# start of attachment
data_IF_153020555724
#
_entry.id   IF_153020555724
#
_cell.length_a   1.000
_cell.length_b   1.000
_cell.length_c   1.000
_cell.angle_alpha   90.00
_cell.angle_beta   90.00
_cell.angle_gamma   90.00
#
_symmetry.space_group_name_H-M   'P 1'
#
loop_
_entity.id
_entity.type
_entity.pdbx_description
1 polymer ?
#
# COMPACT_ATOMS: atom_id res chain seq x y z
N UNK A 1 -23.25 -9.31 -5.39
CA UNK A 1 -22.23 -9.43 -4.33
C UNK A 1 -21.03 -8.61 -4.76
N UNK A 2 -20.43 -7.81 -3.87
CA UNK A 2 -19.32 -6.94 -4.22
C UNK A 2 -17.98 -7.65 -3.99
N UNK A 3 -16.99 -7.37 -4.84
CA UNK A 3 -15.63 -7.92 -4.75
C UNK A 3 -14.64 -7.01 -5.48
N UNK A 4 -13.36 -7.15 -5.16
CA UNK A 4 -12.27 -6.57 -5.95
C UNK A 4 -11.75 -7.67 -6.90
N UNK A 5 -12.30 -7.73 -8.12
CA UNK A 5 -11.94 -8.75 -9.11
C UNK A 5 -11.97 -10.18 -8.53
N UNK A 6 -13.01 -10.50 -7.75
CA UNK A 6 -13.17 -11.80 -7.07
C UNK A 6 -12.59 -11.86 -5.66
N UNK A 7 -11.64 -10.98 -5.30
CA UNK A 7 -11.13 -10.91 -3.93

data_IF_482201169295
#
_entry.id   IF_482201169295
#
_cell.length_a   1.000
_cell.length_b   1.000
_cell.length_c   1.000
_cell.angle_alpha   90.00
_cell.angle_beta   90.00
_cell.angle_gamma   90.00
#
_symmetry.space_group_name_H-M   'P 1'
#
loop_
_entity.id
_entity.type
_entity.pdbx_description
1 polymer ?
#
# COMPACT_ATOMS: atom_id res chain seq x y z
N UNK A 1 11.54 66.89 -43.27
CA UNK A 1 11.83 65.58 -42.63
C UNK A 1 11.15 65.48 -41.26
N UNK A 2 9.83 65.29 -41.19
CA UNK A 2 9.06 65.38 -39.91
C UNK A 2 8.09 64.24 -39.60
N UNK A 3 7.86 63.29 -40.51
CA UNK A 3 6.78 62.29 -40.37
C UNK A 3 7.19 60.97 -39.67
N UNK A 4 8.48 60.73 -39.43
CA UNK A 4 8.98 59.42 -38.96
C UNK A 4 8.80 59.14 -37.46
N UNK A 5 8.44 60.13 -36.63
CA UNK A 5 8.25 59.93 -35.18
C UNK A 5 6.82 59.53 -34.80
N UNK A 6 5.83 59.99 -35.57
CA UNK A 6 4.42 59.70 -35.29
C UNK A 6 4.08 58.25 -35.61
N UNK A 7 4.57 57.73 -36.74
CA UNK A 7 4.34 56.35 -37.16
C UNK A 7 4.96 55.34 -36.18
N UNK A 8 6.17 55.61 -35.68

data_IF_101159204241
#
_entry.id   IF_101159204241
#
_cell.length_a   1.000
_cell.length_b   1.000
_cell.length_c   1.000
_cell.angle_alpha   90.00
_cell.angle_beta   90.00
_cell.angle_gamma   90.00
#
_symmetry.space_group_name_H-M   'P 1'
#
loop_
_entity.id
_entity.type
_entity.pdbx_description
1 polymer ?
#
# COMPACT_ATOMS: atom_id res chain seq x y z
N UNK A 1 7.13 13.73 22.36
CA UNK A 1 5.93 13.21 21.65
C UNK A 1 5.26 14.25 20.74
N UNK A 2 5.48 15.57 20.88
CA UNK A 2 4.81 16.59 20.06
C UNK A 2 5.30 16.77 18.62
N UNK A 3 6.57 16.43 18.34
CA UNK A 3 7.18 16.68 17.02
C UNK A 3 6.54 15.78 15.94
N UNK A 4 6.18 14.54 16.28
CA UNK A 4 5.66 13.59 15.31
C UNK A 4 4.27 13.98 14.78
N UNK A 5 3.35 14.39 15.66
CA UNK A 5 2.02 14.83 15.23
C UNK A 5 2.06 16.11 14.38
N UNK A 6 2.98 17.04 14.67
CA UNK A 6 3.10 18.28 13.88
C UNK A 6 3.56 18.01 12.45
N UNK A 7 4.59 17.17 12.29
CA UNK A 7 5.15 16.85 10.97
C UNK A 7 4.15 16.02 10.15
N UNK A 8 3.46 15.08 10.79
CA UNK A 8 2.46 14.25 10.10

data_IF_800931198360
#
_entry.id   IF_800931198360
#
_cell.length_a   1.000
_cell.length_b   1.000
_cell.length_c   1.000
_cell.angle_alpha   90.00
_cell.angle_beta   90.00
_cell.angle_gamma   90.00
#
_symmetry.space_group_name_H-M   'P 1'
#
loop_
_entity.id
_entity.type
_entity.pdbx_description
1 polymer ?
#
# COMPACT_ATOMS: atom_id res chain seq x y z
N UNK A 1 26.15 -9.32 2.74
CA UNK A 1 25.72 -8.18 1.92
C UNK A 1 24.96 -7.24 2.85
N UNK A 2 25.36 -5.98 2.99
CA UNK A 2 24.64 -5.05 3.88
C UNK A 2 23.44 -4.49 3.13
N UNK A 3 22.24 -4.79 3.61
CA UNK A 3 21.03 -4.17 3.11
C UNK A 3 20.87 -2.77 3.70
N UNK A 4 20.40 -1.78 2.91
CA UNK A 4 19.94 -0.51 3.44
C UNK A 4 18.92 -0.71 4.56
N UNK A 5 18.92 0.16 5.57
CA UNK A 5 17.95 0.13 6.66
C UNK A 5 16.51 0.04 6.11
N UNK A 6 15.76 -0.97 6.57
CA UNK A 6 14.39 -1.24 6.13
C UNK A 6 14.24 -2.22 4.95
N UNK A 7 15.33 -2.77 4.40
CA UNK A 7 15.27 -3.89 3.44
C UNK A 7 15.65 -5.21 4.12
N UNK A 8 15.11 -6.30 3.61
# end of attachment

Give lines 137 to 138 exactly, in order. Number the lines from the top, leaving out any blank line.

_symmetry.space_group_name_H-M   'P 1'
#